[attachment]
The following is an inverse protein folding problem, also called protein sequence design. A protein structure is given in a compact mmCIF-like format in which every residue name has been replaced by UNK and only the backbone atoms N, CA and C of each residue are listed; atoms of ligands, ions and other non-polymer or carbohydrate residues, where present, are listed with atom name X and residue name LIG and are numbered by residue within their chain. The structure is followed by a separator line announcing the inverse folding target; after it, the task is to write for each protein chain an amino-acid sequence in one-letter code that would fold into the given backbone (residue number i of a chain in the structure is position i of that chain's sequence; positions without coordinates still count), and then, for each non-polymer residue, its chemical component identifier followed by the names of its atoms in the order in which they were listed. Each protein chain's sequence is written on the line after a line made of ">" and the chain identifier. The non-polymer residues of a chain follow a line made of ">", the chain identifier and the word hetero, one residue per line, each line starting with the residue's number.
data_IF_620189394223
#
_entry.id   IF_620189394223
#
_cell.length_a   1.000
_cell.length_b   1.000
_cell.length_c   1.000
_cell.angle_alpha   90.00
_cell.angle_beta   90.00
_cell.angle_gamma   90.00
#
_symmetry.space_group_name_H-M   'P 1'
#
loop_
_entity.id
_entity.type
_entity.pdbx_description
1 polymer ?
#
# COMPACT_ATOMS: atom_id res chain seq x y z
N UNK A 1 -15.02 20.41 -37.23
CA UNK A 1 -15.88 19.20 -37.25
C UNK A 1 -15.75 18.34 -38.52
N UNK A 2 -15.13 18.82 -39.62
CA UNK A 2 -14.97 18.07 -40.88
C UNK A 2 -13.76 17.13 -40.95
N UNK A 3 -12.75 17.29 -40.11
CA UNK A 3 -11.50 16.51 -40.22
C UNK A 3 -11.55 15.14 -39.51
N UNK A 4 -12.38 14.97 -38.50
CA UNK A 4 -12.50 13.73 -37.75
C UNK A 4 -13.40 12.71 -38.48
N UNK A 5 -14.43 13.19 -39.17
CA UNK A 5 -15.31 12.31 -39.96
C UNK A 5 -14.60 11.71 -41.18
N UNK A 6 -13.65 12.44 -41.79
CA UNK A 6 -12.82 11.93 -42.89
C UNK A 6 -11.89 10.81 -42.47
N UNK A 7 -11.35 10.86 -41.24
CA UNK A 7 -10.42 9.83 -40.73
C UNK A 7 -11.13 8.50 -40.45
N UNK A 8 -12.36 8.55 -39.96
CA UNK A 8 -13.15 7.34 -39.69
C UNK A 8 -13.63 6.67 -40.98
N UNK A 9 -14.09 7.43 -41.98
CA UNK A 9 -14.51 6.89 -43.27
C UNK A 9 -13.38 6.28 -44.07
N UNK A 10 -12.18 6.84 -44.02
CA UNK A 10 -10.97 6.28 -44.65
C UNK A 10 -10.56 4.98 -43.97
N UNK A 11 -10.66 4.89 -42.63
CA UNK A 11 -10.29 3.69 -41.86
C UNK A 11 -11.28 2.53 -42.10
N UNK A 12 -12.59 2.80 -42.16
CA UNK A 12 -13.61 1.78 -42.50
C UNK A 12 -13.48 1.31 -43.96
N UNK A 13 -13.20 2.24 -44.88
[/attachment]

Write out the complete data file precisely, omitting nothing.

The following is an inverse protein folding problem, also called protein sequence design. A protein structure is given in a compact mmCIF-like format in which every residue name has been replaced by UNK and only the backbone atoms N, CA and C of each residue are listed; atoms of ligands, ions and other non-polymer or carbohydrate residues, where present, are listed with atom name X and residue name LIG and are numbered by residue within their chain. The structure is followed by a separator line announcing the inverse folding target; after it, the task is to write for each protein chain an amino-acid sequence in one-letter code that would fold into the given backbone (residue number i of a chain in the structure is position i of that chain's sequence; positions without coordinates still count), and then, for each non-polymer residue, its chemical component identifier followed by the names of its atoms in the order in which they were listed. Each protein chain's sequence is written on the line after a line made of ">" and the chain identifier. The non-polymer residues of a chain follow a line made of ">", the chain identifier and the word hetero, one residue per line, each line starting with the residue's number.
data_IF_620189394223
#
_entry.id   IF_620189394223
#
_cell.length_a   1.000
_cell.length_b   1.000
_cell.length_c   1.000
_cell.angle_alpha   90.00
_cell.angle_beta   90.00
_cell.angle_gamma   90.00
#
_symmetry.space_group_name_H-M   'P 1'
#
loop_
_entity.id
_entity.type
_entity.pdbx_description
1 polymer ?
#
# COMPACT_ATOMS: atom_id res chain seq x y z
N UNK A 1 -15.02 20.41 -37.23
CA UNK A 1 -15.88 19.20 -37.25
C UNK A 1 -15.75 18.34 -38.52
N UNK A 2 -15.13 18.82 -39.62
CA UNK A 2 -14.97 18.07 -40.88
C UNK A 2 -13.76 17.13 -40.95
N UNK A 3 -12.75 17.29 -40.11
CA UNK A 3 -11.50 16.51 -40.22
C UNK A 3 -11.55 15.14 -39.51
N UNK A 4 -12.38 14.97 -38.50
CA UNK A 4 -12.50 13.73 -37.75
C UNK A 4 -13.40 12.71 -38.48
N UNK A 5 -14.43 13.19 -39.17
CA UNK A 5 -15.31 12.31 -39.96
C UNK A 5 -14.60 11.71 -41.18
N UNK A 6 -13.65 12.44 -41.79
CA UNK A 6 -12.82 11.93 -42.89
C UNK A 6 -11.89 10.81 -42.47
N UNK A 7 -11.35 10.86 -41.24
CA UNK A 7 -10.42 9.83 -40.73
C UNK A 7 -11.13 8.50 -40.45
N UNK A 8 -12.36 8.55 -39.96
CA UNK A 8 -13.15 7.34 -39.69
C UNK A 8 -13.63 6.67 -40.98
N UNK A 9 -14.09 7.43 -41.98
CA UNK A 9 -14.51 6.89 -43.27
C UNK A 9 -13.38 6.28 -44.07
N UNK A 10 -12.18 6.84 -44.02
CA UNK A 10 -10.97 6.28 -44.65
C UNK A 10 -10.56 4.98 -43.97
N UNK A 11 -10.66 4.89 -42.63
CA UNK A 11 -10.29 3.69 -41.86
C UNK A 11 -11.28 2.53 -42.10
N UNK A 12 -12.59 2.80 -42.16
CA UNK A 12 -13.61 1.78 -42.50
C UNK A 12 -13.48 1.31 -43.96
N UNK A 13 -13.20 2.24 -44.88